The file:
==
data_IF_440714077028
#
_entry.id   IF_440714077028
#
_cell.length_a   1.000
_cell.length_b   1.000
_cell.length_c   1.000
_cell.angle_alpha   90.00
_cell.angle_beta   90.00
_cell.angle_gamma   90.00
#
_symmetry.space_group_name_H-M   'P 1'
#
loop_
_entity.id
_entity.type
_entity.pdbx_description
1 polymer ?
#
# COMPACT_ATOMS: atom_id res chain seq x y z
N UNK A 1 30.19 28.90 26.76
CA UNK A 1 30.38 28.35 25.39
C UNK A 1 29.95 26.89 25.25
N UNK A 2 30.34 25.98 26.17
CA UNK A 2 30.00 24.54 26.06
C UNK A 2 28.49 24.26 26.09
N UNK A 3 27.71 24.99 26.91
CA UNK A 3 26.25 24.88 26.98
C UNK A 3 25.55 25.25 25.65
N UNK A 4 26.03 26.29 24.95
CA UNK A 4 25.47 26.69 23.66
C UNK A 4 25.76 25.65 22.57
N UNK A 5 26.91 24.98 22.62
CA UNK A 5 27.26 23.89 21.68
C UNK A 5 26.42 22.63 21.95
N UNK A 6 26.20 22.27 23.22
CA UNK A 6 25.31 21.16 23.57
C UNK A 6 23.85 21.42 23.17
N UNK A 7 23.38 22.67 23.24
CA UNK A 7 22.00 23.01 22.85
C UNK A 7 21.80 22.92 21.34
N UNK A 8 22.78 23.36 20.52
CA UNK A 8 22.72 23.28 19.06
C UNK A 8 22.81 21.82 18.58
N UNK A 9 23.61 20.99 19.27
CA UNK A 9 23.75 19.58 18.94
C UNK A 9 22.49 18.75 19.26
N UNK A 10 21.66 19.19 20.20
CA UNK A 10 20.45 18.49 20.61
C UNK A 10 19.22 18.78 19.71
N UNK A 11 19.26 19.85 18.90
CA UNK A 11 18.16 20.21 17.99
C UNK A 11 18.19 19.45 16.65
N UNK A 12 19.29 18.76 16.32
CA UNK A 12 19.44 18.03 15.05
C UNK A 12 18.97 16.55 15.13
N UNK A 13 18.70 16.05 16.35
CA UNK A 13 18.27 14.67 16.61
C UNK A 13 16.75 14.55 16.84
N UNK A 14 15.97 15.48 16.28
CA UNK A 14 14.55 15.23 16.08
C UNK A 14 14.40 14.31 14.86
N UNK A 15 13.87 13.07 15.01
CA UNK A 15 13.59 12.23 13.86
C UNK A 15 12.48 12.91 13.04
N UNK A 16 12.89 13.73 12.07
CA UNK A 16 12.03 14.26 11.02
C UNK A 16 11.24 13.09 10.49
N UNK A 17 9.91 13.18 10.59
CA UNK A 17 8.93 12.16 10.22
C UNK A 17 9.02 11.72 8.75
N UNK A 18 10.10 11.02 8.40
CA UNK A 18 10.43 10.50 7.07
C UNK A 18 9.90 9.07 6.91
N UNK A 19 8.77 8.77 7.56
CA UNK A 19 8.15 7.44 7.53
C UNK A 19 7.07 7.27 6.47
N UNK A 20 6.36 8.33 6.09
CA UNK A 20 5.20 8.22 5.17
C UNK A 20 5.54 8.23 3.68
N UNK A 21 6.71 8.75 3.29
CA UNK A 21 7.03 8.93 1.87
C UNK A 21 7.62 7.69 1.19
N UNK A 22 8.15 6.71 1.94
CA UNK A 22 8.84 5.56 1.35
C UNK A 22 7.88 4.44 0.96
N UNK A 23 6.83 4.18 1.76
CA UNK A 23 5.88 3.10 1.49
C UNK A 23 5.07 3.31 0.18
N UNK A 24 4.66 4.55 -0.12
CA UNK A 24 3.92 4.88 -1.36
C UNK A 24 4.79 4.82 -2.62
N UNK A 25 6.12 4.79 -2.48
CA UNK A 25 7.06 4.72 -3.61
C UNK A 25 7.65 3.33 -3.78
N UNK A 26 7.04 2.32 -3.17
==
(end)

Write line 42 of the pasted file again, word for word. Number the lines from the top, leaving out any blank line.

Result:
N UNK A 8 22.78 23.36 20.52